If you mainly rely on an automobile to get around, ask yourself this question: What kind of improvements to public transit or new service offerings would make me go car-less? A public transit mobile app with real-time, open data available? A city-wide bike-sharing program? A more efficient ride-sharing community? How about something as basic as bike-friendly buses?
Latitude (who recently partnered with RWW on the Children's "Future Requests" for Computer and the Internet study) is conducting a new study to investigate how cities, transportation providers and technology companies can use Web, mobile, real-time, and location-aware technologies to improve transportation modes so that they work together as a fluid system, adding value to individuals' lives.
If you would like to participate in this study, click here. Please allot 5-10 minutes to take a short, online screener. Deadline to submit: October 20th.
Owning a Car Ain't So Great Anyways
Transportation is an essential part of human life; it influences where we live, when we socialize, where we work, our personal finances, and our general quality of life on a day-to-day basis. It also has an enormous impact on the environment - automobile emissions represent a leading cause of global warming. What's more, owning a car is sometimes a hassle instead of a benefit, and it costs a bundle.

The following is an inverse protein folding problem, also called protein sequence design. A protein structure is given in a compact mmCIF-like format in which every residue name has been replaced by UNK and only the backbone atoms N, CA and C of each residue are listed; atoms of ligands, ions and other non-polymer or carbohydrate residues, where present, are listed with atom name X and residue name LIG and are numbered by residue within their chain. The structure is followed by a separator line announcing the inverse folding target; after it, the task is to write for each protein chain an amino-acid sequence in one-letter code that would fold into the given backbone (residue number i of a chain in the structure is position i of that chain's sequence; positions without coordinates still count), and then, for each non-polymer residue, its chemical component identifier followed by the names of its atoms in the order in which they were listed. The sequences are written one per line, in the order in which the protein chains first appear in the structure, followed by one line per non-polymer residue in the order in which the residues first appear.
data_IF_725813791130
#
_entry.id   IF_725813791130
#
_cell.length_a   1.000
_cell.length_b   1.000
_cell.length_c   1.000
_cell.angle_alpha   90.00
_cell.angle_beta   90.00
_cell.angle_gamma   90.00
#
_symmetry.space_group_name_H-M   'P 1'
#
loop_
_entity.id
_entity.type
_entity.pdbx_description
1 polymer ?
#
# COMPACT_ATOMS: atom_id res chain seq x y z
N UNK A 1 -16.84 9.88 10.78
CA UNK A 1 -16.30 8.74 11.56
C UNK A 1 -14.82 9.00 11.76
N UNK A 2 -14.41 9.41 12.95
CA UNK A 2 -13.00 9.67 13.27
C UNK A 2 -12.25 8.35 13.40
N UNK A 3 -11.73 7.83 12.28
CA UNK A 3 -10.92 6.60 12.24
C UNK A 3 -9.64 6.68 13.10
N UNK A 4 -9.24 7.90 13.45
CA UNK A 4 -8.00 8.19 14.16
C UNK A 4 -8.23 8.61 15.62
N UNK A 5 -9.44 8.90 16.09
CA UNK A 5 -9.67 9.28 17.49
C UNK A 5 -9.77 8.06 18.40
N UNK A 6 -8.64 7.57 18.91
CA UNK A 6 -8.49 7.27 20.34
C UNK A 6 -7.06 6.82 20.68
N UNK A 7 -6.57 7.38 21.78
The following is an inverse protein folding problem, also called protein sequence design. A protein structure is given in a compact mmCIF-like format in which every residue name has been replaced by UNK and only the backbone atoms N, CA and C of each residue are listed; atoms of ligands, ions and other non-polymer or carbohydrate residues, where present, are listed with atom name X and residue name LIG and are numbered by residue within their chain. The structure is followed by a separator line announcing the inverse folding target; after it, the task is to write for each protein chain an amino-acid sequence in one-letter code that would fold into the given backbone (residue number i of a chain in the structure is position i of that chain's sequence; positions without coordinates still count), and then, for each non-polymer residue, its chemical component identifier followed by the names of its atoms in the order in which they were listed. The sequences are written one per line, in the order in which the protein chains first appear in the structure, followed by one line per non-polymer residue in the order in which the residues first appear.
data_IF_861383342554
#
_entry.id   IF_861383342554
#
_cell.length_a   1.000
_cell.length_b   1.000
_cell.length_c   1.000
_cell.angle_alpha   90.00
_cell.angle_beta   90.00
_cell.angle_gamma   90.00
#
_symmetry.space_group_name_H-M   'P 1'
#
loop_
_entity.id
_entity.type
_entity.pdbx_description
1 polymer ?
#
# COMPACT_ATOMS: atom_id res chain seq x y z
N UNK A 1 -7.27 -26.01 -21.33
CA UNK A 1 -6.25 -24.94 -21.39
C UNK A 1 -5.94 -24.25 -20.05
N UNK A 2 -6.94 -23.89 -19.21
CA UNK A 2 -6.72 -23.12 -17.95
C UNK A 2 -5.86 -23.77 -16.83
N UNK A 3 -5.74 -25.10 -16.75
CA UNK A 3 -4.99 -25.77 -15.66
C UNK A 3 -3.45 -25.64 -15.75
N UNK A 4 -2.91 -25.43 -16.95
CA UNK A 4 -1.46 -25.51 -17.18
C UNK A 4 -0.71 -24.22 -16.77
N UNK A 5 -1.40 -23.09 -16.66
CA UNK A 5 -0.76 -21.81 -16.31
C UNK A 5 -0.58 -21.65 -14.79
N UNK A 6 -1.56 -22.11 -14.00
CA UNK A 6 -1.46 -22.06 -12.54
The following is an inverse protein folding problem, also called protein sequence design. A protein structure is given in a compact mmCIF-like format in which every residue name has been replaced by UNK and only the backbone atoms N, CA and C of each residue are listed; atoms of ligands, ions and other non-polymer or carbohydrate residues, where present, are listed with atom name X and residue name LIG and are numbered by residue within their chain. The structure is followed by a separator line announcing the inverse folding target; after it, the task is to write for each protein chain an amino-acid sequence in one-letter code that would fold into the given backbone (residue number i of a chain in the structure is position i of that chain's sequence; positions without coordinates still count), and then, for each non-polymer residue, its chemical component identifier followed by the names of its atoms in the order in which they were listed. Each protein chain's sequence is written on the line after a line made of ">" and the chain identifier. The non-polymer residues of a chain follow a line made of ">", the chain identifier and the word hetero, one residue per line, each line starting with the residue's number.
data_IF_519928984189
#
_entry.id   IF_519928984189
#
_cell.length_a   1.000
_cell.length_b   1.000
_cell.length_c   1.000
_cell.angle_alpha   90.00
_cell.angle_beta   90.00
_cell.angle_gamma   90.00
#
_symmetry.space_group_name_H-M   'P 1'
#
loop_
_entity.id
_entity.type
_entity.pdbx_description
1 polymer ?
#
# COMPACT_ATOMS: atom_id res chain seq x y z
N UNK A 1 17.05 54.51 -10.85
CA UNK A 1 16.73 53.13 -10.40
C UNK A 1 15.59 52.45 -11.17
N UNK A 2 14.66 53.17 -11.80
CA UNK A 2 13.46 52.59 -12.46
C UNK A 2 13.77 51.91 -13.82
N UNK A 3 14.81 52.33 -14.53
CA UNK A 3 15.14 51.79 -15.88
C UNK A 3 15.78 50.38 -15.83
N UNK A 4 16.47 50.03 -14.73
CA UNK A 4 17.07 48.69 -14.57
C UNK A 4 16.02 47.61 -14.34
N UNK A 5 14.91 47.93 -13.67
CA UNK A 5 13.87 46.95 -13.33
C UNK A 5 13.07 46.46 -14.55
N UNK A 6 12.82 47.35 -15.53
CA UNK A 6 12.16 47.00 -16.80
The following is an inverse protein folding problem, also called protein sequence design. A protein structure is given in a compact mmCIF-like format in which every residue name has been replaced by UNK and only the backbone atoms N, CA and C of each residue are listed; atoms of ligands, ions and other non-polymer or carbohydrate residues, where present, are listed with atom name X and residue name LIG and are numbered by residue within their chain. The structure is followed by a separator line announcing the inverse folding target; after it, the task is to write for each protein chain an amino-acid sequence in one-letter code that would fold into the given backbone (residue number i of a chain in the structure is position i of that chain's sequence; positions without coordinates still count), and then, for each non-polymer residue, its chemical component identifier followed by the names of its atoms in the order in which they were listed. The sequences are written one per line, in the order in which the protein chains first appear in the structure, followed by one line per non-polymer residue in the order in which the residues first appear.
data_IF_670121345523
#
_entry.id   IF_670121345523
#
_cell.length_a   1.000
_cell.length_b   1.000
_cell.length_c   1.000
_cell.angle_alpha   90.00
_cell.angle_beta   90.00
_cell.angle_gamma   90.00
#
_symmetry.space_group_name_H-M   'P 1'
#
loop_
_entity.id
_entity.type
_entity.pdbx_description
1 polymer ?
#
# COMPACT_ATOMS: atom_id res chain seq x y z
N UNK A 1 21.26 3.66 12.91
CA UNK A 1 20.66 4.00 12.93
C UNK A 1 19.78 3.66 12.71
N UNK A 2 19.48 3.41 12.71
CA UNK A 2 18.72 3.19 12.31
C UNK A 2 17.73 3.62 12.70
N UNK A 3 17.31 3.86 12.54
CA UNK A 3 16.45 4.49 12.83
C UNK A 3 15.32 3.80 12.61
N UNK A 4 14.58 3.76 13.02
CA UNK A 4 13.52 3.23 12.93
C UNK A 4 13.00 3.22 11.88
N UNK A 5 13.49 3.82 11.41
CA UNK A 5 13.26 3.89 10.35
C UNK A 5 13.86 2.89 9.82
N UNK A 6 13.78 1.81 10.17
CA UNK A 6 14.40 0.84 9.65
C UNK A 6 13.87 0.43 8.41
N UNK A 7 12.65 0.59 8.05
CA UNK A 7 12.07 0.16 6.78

In fact, one participant in Latitude's recent The New Sharing Economy study (in collaboration with Shareable Magazine) noted "the absurdity of owning something large and relatively expensive that just sits around." Giving up ownership to join a car-sharing program." She benefitted by "getting great exercise, reducing my carbon emissions, and making something available to someone who really needed it when I did not."
Car-sharing services and green car companies have made worthy progress to minimize the various downsides of car ownership, but there are significant, untapped opportunities for alternate (non-automobile) transit options to improve our everyday experiences and spare the environment.
Central Study Questions:
- What are the various options for alternative (more sustainable) transportation these days, and how can cities encourage people to use them?
- What role can Web, mobile, real-time, and location-aware technologies play in improving transit experiences?
- How we can better design various transportion modes to function together, creating a fully integrated and more intelligent system of transportation?